Webinar "Photographic realism in the context of documentary photography education in Russia and Sweden"
- Datum: –17.00
- Plats: Zoom
- Arrangör: Institute for Russian and Eurasian Studies (IRES)
- Kontaktperson: Jevgenija Gehsbarga
Evenemanget hålls på engelska.
NB! The event will be held on Zoom. To attend the event please click on the link https://uu-se.zoom.us/j/64633418424
In our project “Photographic realism in the digital media age: Photojournalism and visual literacy in Russia and Sweden”, we analyse educational discourses and practices at photojournalism and documentary photography schools in Russia and Sweden. Documentary photography and photojournalism educational programs constitute spaces where future professional photographers, teachers and practicing photographers meet. It is in this space that discourses and practices around what it means to visually document reality take shape, where objectivity, truth, and photographic realism are defined, and where “photographic selves” are formed and articulated. This space becomes an increasingly relevant object of analysis due to the coming of widely discussed “post-truth” era, with the widespread mistrust in facts and elites, and challenges to the journalistic and documentary photography’s ideals of realism and objectivity.
In Russia, we focus at the programs by the Department of Photojournalism and Media Technologies at Lomonosov Moscow State University, and Rodchenko Moscow School of Photography and Multimedia. In Sweden, programs at Nordic Photography School (Biskops-Arnö), and Mid-Sweden University are our primary objects of analysis. The project is based on interviews with the program and course leaders, focus groups with students, observations of educational and examination moments, and descriptions of the courses and course literature. By applying a comparative perspective, we focus on the macro-social context in which pedagogics is developing as a discursive phenomenon. We are also interested in the heterogeneity of discourses on documentation of social reality and photographic realism within one and same national culture of photography education.
Despite differences in the political and cultural contexts of the two countries, our informants in both Russia and Sweden recognize universal problems that documentary photographers and photojournalists face today. Both students and teachers highlight the importance of education when it comes to acquiring horizontal connections that they find important both for the future team projects and potential transits between the fields of art and journalism (dictated by either personal interest or economic pressure). We have paid attention to establishment of different forms and levels of dialogue at the studied sites, where within partnership learning communities (Healey et al. 2014) students can be trained in how to communicate with the photographed subjects, other actors engaged in production and distribution of photography, and with their audiences. One observation, valid for both national contexts, is that generic competences when it comes to ‘seeing’ is valued as more important than technology when it comes to entering today’s digital, multi-platform and multimedia landscape.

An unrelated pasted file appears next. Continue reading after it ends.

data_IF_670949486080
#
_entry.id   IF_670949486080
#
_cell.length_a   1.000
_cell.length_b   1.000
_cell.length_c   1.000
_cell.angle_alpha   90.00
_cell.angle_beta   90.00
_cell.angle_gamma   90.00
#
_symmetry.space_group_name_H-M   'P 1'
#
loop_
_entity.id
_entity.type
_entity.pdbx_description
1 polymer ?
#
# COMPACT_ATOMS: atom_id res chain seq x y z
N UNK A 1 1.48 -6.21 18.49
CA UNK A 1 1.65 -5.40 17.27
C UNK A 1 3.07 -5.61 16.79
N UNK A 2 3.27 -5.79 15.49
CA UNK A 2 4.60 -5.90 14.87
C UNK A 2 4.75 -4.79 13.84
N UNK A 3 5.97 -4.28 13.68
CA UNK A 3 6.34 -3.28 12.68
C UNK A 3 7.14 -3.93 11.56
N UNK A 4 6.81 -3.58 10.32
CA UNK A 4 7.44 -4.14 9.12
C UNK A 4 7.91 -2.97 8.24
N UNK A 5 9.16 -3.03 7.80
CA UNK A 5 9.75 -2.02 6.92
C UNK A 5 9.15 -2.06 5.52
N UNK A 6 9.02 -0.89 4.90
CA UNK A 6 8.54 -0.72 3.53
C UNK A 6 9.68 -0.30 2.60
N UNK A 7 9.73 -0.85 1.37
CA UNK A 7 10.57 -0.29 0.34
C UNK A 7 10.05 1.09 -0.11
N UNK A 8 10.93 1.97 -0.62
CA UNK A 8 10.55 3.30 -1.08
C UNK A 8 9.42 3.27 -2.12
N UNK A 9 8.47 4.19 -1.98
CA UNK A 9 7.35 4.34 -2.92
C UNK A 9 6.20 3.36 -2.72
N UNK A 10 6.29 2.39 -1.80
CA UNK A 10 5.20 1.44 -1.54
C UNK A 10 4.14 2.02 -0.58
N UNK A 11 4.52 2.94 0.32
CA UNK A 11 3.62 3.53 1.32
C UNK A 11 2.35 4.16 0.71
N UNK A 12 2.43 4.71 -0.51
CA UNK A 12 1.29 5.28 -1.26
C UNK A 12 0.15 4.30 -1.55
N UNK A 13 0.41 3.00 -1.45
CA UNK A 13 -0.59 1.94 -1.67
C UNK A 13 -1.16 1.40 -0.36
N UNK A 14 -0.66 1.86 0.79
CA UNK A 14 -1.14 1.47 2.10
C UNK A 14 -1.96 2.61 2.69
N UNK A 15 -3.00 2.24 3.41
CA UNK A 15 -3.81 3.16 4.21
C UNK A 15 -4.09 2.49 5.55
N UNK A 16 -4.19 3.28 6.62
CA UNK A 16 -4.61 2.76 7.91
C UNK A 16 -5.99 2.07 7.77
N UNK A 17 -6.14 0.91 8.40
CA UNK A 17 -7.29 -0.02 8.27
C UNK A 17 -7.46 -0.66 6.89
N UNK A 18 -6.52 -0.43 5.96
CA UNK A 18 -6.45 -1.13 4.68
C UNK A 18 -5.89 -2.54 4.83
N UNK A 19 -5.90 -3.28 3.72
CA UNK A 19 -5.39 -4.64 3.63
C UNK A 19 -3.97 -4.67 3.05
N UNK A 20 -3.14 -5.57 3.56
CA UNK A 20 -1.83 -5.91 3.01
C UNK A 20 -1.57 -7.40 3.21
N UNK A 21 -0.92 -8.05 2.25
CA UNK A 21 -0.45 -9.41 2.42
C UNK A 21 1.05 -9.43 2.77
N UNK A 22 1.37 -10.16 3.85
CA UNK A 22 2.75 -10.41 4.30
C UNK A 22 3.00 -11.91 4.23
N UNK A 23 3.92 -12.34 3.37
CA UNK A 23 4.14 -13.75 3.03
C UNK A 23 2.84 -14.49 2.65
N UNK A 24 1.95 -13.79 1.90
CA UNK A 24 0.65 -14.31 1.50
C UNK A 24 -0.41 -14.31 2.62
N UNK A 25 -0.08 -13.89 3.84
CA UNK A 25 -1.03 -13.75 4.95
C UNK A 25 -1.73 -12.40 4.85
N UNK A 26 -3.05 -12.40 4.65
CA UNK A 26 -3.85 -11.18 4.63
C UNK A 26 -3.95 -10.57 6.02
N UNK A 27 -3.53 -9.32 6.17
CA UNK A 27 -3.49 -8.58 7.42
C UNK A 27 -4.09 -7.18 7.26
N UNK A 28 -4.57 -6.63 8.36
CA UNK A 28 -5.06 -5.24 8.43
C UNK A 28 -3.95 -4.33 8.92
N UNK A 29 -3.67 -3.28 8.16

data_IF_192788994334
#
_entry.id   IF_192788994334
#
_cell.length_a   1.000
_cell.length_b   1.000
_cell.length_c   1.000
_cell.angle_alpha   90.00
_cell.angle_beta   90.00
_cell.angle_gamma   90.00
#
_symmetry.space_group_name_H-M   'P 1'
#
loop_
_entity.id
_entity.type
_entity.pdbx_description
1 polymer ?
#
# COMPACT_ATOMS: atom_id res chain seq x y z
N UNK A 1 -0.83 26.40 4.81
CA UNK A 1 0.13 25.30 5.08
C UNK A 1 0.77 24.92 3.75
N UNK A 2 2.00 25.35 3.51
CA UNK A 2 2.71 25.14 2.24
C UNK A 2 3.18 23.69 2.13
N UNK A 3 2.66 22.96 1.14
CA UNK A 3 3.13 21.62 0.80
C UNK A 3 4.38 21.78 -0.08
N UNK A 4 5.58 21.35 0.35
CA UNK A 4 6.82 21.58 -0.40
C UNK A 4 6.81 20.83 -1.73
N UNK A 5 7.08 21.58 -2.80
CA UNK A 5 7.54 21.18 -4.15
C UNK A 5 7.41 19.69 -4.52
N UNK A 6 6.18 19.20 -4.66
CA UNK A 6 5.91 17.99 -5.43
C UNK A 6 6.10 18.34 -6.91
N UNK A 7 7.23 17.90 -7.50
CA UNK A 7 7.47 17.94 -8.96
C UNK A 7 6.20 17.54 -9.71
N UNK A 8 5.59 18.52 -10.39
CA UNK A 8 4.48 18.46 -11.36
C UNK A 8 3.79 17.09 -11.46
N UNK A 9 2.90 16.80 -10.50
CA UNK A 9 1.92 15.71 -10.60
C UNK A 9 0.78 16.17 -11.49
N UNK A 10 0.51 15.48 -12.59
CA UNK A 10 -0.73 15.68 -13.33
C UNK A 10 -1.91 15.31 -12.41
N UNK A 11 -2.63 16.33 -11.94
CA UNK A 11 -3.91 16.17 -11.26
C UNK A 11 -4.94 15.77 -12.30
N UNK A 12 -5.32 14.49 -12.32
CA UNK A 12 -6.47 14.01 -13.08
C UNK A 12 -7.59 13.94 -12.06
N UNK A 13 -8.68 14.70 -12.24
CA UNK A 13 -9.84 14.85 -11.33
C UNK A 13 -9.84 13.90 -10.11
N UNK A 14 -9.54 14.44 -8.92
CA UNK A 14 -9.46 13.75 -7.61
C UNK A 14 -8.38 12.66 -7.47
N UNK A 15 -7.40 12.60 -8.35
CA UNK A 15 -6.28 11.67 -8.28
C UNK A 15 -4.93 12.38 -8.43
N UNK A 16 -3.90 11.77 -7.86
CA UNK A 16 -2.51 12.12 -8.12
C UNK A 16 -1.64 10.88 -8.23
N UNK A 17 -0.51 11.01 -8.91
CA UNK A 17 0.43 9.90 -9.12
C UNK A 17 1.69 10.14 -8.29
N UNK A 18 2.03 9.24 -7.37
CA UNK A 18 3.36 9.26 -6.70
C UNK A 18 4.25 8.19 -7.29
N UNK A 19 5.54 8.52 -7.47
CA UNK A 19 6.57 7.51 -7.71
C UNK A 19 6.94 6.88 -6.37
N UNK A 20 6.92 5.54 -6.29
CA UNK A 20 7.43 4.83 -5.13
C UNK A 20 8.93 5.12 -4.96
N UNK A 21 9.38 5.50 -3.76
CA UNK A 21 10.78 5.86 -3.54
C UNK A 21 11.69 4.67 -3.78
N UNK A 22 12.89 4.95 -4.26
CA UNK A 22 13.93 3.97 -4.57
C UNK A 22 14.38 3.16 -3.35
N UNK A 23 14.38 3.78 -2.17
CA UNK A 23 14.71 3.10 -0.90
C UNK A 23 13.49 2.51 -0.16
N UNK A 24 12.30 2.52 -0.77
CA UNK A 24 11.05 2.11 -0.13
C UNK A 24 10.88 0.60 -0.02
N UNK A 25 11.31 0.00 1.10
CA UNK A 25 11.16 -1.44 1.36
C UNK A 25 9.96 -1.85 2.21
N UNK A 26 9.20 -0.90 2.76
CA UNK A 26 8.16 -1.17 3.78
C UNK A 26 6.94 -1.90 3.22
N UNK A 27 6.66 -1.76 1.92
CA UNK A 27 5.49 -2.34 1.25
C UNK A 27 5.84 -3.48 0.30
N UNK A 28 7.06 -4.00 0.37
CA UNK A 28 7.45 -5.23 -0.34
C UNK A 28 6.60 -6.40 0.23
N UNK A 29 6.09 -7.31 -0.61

Patrik Åker is Associate Professor in Media and Communication Studies at Södertörn University, Stockholm. His research interests include visual communication, journalism, historical perspectives on media, and cultural assumptions about media technologies. He is currently heading the project “Photographic realism in the digital media age” funded by the Foundation for Baltic and East European Studies (2018-2020).
Liudmila Voronova is a Senior Lecturer in Journalism at Södertörn University, Sweden. Her research interests include comparative studies of journalism cultures, conflict and media, gender and intersectionality, and media and migration. Currently Liudmila is involved in a comparative research project on photojournalism education, "Photographic realism in the digital media age. Photojournalism and visual literacy in Russia and Sweden" (project leader - Patrik Åker).